Web IC Sahel:

Web RRI:

Balloon and camera in support of resource management

A Municipal Town Plan of Kampong Speu, Cambodia, based on aerial photographs. © Teng Peng Seang, Jan-Peter Mund, Ralf Symann. www.MethodFinder.netHigh-resolution satellite images are beyond the budgets of development projects with limited funds, and geo-referenced aerial photography for a given area is rarely available. Even in cases where it can be obtained from private remote-sensing firms, it is often not recent enough. Therefore, institutions concerned with planning at the communal, district or province level are forced to manage with outdated topographic and thematic maps. Now, a technically simple and simultaneously cost-efficient method offers an opportunity to produce up-to-date and qualitatively good aerial photographs. The technical equipment includes a small hydrogen balloon, to which a digital camera with GPS is fastened, as well as a remote-sensing software for geo-referencing the images.

This guide describes the procedure step by step, in texts and illustrations. The question of how well amateurs will manage with it in practice is not easily answered. In any case the method is well illustrated based on two examples of its application in Cambodia. But the description is convincing also because the authors clearly point out the method’s limitations: for example, it is not suitable for cadastral applications with an accuracy of below one metre, or on topographically complex terrain with pronounced altitudinal differences. Generally, the method is valuable in adaptive planning and continuous monitoring, as it facilitates easy updating of spatial data.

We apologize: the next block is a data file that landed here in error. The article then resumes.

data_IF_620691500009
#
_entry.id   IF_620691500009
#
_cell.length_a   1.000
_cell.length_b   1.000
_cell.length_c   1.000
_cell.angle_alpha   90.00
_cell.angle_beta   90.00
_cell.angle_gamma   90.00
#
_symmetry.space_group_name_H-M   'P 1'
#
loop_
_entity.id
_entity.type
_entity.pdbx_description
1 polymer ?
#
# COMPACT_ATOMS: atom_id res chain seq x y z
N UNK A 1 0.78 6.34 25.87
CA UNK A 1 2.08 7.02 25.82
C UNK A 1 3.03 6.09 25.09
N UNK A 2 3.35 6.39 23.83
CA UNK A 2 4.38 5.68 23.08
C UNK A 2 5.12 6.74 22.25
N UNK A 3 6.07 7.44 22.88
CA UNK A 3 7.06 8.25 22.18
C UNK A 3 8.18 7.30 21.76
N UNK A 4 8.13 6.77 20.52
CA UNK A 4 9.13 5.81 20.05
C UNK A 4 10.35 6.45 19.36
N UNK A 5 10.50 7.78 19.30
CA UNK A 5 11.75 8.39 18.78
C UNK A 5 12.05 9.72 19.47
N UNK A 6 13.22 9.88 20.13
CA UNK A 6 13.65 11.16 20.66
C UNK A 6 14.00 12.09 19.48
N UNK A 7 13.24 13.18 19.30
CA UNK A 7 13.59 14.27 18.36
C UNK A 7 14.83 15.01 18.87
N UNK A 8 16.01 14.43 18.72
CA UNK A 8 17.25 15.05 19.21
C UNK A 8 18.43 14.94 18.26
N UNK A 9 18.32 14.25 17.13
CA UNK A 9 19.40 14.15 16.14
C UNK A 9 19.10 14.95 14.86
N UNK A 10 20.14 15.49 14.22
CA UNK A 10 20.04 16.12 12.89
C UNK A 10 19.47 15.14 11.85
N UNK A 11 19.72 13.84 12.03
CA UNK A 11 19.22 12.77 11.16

Low Cost Amateur Aerial Pictures with Balloon and Digital Camera, by: T.P. Seang, J.P. Mund (CIM), R. Symann (DED), Deutscher Entwicklungsdienst. 2008. index.php?page=methods&methodID=81
For further reading:

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Evaluation and prevention of environmental risks in Central America

Extremely heavy rainfalls during hurricanes bring about landslides in spite of forest cover. They endanger lives, crops and livestock on the river Coco in northern Nicaragua. (Photo: Falguni Guharay, SIMAS)The Central American region is predisposed to extreme natural events. With most of the region’s inhabitants living in precarious social conditions, these extreme natural events turn into natural disasters, causing severe loss of lives and livelihoods. The magnitude of risks is alarming, and is evidenced by the fact that 6% of all Atlantic hurricanes hit the shores of Honduras and Nicaragua and that the capital of El Salvador has been destroyed 17 times by earthquakes in recent history.

A book published by the University of Gerona, Spain, provides detailed information on the nature of these risks and their consequences. The authors conclude that the countries of the region have not yet developed adequate mechanisms for prevention and mitigation. On this basis, they urge governments and civil society to develop a comprehensive conceptual and practical risk prevention and mitigation framework.

Recently, PRISMA, a civil society organisation in El Salvador, has voiced its opinion in favour of a strategy of adaptation to climatic changes with a view to environmental risk management. Adaptation focuses on capacity building, diversification of livelihoods, and forging resilience to meet the challenges of environmental risk management. It goes beyond the mechanisms mediated by the markets and takes a broader approach that encompasses social, environmental and territorial issues.

> Evaluación y Prevención de Riesgos Ambientales en Centroamérica, P. Andrés y R. Rodríguez (Ed.) 2008.
> ¿Mitigación o adaptación en Centroamérica?:Construyendo una agenda propia frente al cambio climático. Nelson Cuéllar y Susan Kandel. Programa Salvadoreño de Investigación sobre Desarrollo y Medio Ambiente (PRISMA). 2008. 16 p.